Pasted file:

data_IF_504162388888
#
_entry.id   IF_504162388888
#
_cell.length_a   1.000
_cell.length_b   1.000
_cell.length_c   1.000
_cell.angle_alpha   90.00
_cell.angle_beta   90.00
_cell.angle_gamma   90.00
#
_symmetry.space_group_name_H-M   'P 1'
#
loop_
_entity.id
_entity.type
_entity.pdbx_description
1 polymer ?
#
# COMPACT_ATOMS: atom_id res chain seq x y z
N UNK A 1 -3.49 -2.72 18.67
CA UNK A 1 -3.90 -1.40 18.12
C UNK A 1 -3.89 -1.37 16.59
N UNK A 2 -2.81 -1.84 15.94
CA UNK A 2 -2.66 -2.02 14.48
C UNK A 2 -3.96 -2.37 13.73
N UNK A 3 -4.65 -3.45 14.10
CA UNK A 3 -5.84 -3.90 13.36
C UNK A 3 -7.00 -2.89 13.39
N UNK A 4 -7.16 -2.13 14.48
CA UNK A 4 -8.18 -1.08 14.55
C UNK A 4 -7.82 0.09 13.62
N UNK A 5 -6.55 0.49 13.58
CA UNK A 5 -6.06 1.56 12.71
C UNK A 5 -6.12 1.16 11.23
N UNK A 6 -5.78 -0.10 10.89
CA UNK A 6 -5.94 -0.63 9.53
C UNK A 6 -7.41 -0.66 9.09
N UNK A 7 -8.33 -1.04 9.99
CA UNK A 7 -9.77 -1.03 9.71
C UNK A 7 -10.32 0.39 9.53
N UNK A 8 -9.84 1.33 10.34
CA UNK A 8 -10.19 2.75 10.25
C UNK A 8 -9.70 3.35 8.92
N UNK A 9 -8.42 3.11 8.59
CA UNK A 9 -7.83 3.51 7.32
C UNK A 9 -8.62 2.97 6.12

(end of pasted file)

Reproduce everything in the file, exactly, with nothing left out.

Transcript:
data_IF_504162388888
#
_entry.id   IF_504162388888
#
_cell.length_a   1.000
_cell.length_b   1.000
_cell.length_c   1.000
_cell.angle_alpha   90.00
_cell.angle_beta   90.00
_cell.angle_gamma   90.00
#
_symmetry.space_group_name_H-M   'P 1'
#
loop_
_entity.id
_entity.type
_entity.pdbx_description
1 polymer ?
#
# COMPACT_ATOMS: atom_id res chain seq x y z
N UNK A 1 -3.49 -2.72 18.67
CA UNK A 1 -3.90 -1.40 18.12
C UNK A 1 -3.89 -1.37 16.59
N UNK A 2 -2.81 -1.84 15.94
CA UNK A 2 -2.66 -2.02 14.48
C UNK A 2 -3.96 -2.37 13.73
N UNK A 3 -4.65 -3.45 14.10
CA UNK A 3 -5.84 -3.90 13.36
C UNK A 3 -7.00 -2.89 13.39
N UNK A 4 -7.16 -2.13 14.48
CA UNK A 4 -8.18 -1.08 14.55
C UNK A 4 -7.82 0.09 13.62
N UNK A 5 -6.55 0.49 13.58
CA UNK A 5 -6.06 1.56 12.71
C UNK A 5 -6.12 1.16 11.23
N UNK A 6 -5.78 -0.10 10.89
CA UNK A 6 -5.94 -0.63 9.53
C UNK A 6 -7.41 -0.66 9.09
N UNK A 7 -8.33 -1.04 9.99
CA UNK A 7 -9.77 -1.03 9.71
C UNK A 7 -10.32 0.39 9.53
N UNK A 8 -9.84 1.33 10.34
CA UNK A 8 -10.19 2.75 10.25
C UNK A 8 -9.70 3.35 8.92
N UNK A 9 -8.42 3.11 8.59
CA UNK A 9 -7.83 3.51 7.32
C UNK A 9 -8.62 2.97 6.12